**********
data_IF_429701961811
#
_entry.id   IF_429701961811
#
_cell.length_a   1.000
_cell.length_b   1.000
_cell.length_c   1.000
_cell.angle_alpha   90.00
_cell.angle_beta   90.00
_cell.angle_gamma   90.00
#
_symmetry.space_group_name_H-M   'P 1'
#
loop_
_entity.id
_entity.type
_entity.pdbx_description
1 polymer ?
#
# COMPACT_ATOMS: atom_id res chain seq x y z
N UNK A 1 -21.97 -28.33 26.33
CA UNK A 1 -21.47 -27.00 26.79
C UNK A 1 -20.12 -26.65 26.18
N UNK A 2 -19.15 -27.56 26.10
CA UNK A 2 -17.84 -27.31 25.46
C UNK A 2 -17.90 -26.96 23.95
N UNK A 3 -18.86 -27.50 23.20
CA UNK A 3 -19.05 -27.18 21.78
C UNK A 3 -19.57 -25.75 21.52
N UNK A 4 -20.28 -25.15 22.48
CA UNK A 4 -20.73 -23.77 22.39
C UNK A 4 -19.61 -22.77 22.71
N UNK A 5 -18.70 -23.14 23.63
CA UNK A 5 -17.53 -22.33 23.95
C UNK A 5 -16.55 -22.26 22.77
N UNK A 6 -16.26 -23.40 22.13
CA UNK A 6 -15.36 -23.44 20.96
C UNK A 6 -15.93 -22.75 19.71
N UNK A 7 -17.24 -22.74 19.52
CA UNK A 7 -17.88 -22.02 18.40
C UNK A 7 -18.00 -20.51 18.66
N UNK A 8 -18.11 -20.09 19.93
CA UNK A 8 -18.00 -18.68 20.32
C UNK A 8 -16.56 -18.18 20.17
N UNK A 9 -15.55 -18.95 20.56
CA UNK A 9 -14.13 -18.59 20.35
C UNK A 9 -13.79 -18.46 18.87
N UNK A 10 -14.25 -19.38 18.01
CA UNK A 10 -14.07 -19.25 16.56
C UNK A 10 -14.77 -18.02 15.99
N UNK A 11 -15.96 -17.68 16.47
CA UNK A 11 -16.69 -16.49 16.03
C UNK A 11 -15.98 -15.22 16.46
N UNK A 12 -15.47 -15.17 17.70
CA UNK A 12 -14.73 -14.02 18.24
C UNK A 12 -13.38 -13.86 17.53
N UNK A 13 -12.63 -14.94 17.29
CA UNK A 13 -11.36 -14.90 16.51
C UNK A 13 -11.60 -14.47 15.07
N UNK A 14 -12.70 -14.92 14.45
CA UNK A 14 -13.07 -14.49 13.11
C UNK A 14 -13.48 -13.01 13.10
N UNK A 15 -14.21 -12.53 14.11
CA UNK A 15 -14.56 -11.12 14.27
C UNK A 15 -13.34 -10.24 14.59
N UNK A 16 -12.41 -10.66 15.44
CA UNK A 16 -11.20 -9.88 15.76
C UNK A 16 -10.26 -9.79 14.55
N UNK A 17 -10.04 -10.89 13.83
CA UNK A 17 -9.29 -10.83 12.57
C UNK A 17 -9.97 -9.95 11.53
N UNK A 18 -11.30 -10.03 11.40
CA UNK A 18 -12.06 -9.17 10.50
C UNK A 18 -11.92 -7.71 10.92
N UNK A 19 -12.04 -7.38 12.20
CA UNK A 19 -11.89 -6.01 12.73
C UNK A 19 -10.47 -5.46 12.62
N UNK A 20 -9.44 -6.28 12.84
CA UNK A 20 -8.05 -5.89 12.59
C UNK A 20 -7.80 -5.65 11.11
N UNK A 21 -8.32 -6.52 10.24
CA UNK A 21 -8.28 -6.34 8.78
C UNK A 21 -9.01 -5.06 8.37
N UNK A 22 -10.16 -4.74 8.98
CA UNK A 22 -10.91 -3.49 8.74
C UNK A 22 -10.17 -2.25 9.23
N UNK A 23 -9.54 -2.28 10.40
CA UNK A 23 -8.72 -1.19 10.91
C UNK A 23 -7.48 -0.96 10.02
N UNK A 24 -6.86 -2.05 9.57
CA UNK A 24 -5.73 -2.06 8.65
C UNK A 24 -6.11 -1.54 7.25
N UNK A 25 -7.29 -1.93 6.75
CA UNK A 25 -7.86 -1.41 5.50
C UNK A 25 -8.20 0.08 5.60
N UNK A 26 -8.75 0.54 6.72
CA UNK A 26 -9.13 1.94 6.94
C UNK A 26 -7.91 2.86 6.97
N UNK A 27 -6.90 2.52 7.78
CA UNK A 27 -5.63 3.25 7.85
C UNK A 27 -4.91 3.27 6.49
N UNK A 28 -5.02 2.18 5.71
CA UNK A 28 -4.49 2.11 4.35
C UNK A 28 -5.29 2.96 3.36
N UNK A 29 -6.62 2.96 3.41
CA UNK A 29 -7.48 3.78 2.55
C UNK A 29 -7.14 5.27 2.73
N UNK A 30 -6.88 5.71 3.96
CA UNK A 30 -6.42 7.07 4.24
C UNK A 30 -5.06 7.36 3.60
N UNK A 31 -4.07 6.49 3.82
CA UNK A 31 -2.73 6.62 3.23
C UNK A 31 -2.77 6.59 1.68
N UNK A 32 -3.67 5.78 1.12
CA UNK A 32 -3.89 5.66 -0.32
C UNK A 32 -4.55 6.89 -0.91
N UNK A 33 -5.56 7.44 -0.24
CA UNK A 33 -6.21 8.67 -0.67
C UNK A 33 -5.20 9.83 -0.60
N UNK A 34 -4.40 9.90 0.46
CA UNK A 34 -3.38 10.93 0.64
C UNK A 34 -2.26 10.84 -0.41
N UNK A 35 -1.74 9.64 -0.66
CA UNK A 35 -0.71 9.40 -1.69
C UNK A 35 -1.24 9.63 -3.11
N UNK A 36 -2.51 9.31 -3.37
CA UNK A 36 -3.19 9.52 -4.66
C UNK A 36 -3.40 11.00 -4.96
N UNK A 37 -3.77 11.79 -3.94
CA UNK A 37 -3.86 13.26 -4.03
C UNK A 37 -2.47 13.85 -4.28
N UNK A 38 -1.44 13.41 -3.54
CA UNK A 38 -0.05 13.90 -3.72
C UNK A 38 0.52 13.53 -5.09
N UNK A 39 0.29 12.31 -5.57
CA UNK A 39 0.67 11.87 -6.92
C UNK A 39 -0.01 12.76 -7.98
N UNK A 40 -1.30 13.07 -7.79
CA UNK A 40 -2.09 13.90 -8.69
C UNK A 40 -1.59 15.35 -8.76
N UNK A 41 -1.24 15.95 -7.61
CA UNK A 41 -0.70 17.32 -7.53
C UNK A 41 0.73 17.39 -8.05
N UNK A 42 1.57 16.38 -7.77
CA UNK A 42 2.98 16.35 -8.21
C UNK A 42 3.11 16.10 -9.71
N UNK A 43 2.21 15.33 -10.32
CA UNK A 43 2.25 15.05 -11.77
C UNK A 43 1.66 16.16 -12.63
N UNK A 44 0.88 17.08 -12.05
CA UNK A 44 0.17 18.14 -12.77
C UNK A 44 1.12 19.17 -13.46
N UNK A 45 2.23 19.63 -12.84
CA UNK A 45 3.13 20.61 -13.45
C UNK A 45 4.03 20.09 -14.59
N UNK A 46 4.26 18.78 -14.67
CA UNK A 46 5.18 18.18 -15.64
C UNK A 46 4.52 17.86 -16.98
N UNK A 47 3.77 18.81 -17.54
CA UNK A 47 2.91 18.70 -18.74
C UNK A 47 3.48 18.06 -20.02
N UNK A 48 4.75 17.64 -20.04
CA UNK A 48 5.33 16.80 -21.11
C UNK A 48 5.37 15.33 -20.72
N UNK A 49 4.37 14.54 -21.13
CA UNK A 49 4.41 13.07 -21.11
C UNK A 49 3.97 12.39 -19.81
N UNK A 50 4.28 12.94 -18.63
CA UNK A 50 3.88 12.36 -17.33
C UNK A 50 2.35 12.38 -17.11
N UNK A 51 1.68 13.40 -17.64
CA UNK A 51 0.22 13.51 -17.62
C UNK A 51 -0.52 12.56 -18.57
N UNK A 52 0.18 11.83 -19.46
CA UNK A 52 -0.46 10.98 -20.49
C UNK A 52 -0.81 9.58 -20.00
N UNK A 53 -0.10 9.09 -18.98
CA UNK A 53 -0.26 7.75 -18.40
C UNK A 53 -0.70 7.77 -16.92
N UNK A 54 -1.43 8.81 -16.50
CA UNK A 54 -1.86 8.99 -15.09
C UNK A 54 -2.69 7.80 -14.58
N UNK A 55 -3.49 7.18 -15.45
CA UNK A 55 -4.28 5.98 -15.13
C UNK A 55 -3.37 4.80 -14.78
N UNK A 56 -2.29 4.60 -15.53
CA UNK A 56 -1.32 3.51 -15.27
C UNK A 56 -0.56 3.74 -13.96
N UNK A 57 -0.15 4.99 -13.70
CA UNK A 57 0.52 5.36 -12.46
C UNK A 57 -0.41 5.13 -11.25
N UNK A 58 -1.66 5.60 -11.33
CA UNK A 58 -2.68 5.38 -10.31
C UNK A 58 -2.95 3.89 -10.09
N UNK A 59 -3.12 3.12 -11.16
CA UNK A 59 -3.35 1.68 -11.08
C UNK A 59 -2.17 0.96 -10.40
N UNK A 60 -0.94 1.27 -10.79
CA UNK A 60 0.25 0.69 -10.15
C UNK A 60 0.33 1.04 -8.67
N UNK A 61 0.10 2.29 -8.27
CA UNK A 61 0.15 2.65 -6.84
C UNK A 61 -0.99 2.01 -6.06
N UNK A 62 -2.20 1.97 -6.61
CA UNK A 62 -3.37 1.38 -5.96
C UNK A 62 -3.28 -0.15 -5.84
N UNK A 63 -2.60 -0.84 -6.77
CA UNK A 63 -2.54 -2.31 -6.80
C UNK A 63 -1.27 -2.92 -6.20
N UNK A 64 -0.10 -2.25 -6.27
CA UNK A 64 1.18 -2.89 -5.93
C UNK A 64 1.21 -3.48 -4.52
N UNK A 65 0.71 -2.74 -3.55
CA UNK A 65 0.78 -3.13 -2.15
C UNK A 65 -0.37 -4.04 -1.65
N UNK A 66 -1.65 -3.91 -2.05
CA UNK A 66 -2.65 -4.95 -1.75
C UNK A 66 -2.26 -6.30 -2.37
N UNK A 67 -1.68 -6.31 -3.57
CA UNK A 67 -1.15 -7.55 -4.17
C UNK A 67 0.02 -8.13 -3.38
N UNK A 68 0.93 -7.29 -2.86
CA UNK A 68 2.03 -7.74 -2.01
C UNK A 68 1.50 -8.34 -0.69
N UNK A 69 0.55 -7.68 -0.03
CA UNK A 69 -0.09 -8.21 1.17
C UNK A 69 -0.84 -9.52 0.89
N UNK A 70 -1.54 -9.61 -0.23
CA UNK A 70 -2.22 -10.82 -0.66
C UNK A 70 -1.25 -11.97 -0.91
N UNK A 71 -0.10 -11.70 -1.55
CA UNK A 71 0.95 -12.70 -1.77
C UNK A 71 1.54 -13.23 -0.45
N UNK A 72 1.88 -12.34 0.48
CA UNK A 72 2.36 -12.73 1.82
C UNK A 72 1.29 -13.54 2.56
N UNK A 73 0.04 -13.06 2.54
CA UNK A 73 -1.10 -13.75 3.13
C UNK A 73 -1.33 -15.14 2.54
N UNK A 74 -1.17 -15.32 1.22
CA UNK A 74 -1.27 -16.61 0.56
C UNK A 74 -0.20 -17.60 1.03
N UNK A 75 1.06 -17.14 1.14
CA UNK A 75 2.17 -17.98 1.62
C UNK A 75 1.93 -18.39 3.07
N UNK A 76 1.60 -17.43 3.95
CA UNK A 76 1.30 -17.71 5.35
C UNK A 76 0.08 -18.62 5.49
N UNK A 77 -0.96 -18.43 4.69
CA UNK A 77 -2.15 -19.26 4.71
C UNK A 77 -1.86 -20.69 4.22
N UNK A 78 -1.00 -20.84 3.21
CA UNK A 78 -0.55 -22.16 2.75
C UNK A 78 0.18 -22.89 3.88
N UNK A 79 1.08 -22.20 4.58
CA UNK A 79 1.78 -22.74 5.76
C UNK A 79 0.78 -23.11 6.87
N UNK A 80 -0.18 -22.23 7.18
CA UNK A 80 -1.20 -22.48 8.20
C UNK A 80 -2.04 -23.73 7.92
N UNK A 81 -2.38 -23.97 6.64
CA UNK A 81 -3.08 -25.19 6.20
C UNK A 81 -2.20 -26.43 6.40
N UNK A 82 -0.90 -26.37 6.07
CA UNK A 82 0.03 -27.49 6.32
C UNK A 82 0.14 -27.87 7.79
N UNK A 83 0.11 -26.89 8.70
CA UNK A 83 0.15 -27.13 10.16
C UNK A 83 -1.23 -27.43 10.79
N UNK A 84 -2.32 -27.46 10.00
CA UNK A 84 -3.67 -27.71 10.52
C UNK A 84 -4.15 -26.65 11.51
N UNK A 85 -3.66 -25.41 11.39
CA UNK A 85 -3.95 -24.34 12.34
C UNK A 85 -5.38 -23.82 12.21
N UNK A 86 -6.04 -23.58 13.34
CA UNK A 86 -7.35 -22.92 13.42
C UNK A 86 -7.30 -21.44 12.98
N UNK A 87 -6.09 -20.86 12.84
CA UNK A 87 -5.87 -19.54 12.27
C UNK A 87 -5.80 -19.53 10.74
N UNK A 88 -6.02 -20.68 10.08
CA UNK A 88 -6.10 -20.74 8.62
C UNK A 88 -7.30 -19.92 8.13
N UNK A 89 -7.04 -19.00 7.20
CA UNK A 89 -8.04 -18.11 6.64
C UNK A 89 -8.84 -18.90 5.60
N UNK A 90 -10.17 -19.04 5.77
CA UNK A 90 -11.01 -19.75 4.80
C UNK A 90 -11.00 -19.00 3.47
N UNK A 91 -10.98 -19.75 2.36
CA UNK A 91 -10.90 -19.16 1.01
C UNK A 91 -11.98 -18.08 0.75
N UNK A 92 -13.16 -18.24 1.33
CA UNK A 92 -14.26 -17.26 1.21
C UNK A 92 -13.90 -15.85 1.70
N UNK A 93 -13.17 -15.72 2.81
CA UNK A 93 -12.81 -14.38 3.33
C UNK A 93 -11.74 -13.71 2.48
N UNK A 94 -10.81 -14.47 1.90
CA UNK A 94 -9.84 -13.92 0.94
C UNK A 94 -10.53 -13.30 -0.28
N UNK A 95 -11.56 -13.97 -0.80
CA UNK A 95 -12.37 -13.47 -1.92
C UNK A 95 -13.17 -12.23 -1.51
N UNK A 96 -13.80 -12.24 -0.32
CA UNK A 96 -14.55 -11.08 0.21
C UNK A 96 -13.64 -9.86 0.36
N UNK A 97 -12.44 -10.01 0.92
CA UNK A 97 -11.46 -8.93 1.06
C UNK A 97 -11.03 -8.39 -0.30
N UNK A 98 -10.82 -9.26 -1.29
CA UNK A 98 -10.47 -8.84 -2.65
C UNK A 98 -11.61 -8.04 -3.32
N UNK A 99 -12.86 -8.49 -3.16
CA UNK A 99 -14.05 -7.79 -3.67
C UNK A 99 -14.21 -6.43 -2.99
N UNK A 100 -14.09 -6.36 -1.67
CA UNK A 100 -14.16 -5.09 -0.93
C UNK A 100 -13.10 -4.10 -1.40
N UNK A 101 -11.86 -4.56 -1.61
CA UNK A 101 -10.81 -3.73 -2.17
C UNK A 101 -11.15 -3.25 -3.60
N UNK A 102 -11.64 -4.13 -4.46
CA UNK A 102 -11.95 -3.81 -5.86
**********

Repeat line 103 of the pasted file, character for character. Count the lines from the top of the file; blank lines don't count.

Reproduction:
CA UNK A 28 -4.49 2.11 4.35